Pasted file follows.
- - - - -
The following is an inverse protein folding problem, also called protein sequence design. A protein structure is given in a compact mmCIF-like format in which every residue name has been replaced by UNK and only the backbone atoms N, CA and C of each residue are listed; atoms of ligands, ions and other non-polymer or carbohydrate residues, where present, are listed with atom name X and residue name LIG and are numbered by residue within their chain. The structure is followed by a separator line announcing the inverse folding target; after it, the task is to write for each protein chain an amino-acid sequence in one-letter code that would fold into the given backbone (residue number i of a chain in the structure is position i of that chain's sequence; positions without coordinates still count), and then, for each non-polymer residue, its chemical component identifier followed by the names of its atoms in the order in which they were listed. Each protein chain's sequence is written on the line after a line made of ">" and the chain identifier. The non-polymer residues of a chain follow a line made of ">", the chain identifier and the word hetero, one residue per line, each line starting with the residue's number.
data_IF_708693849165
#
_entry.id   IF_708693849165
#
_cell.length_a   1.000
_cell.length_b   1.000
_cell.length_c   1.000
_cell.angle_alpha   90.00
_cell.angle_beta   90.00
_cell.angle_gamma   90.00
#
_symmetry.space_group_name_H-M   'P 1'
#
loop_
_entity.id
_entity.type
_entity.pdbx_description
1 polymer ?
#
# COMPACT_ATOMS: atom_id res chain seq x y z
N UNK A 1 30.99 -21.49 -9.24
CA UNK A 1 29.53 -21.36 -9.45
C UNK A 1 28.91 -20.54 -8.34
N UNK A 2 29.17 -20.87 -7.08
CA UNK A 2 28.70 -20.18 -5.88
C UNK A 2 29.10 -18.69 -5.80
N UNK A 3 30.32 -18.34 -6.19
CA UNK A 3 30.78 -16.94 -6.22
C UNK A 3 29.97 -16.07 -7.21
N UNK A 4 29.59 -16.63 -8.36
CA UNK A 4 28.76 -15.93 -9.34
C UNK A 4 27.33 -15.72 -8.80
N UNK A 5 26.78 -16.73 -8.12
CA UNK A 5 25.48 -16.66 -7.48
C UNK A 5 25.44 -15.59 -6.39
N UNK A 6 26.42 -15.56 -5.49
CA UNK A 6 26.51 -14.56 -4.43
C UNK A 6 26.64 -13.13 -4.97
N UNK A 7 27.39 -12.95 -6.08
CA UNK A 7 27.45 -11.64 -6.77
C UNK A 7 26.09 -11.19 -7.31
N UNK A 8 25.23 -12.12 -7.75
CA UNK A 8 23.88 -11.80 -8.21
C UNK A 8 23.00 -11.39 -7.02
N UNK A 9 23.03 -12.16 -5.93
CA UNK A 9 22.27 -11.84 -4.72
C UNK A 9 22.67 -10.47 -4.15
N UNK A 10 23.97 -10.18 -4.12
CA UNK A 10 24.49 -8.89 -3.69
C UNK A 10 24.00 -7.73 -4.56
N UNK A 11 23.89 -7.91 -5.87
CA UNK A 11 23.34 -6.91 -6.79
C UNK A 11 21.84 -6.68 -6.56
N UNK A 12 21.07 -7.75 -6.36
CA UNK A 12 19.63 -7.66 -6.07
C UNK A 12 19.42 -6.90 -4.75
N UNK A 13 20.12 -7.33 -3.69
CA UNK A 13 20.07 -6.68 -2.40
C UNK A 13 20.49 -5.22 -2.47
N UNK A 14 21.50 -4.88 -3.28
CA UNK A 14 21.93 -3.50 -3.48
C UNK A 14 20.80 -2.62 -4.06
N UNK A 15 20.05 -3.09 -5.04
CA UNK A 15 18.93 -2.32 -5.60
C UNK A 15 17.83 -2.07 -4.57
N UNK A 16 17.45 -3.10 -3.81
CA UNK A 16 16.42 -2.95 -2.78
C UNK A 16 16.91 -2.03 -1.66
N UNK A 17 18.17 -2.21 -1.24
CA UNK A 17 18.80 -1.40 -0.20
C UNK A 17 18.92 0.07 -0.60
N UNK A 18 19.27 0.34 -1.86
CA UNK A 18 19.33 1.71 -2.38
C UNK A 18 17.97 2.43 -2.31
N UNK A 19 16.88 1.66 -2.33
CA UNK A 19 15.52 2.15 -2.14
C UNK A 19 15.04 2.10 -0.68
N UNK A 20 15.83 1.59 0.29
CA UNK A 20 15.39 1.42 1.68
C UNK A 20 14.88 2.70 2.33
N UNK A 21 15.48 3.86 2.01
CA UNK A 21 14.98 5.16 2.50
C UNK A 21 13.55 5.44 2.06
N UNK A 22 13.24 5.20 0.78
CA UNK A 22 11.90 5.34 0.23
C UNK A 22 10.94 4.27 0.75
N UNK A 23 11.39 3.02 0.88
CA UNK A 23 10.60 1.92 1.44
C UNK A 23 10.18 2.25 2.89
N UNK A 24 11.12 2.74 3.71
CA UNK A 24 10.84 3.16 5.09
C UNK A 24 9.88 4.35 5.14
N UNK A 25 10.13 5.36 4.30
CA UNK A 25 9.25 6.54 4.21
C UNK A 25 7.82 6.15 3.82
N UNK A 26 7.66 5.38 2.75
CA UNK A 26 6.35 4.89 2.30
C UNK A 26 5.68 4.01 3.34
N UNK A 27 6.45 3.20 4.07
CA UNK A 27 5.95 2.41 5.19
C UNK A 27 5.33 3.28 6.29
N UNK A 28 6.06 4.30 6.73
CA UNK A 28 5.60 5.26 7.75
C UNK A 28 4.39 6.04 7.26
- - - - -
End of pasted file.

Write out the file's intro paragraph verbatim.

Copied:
The following is an inverse protein folding problem, also called protein sequence design. A protein structure is given in a compact mmCIF-like format in which every residue name has been replaced by UNK and only the backbone atoms N, CA and C of each residue are listed; atoms of ligands, ions and other non-polymer or carbohydrate residues, where present, are listed with atom name X and residue name LIG and are numbered by residue within their chain. The structure is followed by a separator line announcing the inverse folding target; after it, the task is to write for each protein chain an amino-acid sequence in one-letter code that would fold into the given backbone (residue number i of a chain in the structure is position i of that chain's sequence; positions without coordinates still count), and then, for each non-polymer residue, its chemical component identifier followed by the names of its atoms in the order in which they were listed. Each protein chain's sequence is written on the line after a line made of ">" and the chain identifier. The non-polymer residues of a chain follow a line made of ">", the chain identifier and the word hetero, one residue per line, each line starting with the residue's number.